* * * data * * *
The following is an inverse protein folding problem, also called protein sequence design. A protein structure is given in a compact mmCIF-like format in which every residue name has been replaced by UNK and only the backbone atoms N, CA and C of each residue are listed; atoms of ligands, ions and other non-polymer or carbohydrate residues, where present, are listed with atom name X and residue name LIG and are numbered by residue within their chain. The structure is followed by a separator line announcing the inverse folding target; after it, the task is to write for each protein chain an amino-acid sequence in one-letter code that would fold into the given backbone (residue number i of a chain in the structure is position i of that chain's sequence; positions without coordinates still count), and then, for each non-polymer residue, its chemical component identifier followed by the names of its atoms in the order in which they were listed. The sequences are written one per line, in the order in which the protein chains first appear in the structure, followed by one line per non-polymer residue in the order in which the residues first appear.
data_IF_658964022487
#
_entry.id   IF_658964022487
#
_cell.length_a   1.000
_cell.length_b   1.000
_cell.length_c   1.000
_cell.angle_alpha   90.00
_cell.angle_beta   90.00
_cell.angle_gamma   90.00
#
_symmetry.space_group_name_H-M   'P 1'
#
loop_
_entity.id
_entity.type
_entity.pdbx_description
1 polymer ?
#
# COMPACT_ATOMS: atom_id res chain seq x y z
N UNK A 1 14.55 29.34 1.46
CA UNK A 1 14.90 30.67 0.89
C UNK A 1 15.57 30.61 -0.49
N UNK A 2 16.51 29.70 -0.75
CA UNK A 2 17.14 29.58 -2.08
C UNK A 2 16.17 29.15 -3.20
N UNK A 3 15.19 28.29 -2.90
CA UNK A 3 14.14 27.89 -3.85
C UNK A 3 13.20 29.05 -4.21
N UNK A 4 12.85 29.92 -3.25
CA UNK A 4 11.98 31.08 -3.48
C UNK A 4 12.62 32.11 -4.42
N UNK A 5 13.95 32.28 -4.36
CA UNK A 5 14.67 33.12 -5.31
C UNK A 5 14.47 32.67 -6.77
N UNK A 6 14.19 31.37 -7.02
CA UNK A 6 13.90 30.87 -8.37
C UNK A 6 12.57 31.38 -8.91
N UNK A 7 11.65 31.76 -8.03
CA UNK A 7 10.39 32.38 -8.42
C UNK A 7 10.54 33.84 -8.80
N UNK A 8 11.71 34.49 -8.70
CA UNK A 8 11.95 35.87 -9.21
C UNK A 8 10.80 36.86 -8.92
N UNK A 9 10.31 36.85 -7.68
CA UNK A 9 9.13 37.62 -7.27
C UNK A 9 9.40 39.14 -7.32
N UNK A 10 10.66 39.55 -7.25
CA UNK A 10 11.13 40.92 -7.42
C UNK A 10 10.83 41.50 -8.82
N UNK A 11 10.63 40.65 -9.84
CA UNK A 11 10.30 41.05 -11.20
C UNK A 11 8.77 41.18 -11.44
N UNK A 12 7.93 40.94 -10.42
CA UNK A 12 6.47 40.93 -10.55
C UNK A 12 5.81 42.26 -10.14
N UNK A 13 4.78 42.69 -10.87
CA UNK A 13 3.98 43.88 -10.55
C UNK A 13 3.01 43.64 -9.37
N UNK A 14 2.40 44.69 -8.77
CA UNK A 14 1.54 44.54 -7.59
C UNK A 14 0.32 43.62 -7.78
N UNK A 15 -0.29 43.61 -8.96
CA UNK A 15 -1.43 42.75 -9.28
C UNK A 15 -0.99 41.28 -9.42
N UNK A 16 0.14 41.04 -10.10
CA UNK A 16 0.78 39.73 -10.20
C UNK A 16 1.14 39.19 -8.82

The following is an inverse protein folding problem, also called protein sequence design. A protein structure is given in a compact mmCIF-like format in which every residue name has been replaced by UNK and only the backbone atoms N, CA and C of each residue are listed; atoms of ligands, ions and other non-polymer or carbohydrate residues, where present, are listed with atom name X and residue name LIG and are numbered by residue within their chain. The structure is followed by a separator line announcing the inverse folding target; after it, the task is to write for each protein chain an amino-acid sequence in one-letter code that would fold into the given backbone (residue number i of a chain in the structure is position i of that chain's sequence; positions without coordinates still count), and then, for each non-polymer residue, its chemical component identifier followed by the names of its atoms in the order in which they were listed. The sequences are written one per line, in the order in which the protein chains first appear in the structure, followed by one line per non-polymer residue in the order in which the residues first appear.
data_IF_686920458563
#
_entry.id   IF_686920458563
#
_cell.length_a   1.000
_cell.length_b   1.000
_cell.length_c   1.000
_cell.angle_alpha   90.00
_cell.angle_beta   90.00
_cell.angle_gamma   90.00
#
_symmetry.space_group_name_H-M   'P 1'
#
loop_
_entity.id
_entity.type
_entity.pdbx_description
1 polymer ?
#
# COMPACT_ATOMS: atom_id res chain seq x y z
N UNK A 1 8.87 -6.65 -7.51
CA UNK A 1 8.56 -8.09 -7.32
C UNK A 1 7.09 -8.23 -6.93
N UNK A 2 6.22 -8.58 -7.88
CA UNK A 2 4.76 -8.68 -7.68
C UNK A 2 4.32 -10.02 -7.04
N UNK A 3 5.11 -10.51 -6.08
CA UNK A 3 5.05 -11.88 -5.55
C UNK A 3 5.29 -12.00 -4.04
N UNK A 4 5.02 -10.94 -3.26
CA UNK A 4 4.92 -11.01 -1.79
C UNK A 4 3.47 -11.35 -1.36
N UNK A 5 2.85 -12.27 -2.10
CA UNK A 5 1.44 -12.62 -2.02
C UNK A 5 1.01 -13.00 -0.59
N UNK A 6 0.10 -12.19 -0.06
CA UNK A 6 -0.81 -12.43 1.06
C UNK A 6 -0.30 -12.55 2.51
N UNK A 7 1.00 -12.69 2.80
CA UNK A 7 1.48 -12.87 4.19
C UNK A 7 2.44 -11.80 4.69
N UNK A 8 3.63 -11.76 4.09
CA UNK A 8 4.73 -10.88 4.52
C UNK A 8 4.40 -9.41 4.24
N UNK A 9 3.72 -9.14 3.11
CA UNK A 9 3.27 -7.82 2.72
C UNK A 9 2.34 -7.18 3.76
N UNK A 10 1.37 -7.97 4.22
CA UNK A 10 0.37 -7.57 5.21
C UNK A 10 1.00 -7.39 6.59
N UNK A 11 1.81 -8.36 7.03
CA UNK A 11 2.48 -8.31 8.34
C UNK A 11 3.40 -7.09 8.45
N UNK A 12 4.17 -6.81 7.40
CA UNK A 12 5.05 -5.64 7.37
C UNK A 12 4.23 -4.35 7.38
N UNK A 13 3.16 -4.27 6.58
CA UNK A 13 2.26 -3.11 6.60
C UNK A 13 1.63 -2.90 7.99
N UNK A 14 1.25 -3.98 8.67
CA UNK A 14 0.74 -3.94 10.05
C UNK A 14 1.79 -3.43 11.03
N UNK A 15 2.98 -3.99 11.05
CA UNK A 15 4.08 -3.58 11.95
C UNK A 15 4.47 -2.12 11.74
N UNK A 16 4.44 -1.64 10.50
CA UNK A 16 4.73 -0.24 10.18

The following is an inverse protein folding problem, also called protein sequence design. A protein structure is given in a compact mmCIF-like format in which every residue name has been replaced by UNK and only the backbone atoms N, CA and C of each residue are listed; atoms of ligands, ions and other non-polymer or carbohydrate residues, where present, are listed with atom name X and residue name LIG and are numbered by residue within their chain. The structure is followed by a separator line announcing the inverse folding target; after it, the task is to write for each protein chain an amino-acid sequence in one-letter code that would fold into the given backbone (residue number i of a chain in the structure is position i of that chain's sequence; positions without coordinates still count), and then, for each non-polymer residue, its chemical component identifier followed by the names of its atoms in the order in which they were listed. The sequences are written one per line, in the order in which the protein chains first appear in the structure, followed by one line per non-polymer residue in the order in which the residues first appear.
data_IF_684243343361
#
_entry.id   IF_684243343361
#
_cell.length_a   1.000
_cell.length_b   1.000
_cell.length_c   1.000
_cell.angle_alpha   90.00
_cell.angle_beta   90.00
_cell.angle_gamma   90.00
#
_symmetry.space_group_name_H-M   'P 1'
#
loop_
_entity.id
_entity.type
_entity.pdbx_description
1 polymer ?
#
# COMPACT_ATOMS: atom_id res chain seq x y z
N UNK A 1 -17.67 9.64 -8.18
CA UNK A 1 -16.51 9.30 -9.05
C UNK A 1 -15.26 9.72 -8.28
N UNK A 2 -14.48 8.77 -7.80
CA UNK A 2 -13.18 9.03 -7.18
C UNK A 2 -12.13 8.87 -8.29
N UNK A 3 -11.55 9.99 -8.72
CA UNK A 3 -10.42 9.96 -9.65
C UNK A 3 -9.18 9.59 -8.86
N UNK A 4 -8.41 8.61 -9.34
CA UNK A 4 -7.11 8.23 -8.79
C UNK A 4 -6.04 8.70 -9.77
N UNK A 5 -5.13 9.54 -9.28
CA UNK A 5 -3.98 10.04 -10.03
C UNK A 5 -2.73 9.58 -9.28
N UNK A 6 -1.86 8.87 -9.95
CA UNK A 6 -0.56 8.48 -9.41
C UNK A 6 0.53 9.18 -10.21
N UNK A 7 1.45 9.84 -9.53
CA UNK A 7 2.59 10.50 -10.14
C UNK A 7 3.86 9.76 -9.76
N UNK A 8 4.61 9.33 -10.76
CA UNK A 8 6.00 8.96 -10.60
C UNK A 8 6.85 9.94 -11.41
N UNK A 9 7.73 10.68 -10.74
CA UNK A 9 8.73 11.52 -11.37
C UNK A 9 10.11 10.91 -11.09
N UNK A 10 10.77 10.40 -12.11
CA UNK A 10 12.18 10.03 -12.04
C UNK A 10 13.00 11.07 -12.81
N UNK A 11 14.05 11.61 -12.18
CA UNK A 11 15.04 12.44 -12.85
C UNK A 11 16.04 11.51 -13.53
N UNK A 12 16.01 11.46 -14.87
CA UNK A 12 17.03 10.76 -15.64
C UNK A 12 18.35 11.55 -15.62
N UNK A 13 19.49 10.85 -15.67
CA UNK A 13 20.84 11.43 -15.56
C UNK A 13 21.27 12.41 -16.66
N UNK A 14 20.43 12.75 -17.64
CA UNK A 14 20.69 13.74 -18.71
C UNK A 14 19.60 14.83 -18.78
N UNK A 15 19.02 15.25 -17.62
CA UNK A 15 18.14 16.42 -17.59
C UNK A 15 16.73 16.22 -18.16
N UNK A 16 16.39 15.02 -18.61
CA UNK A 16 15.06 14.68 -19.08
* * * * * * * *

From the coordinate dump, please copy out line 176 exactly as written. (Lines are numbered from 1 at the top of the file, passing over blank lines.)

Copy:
C UNK A 6 0.53 9.18 -10.21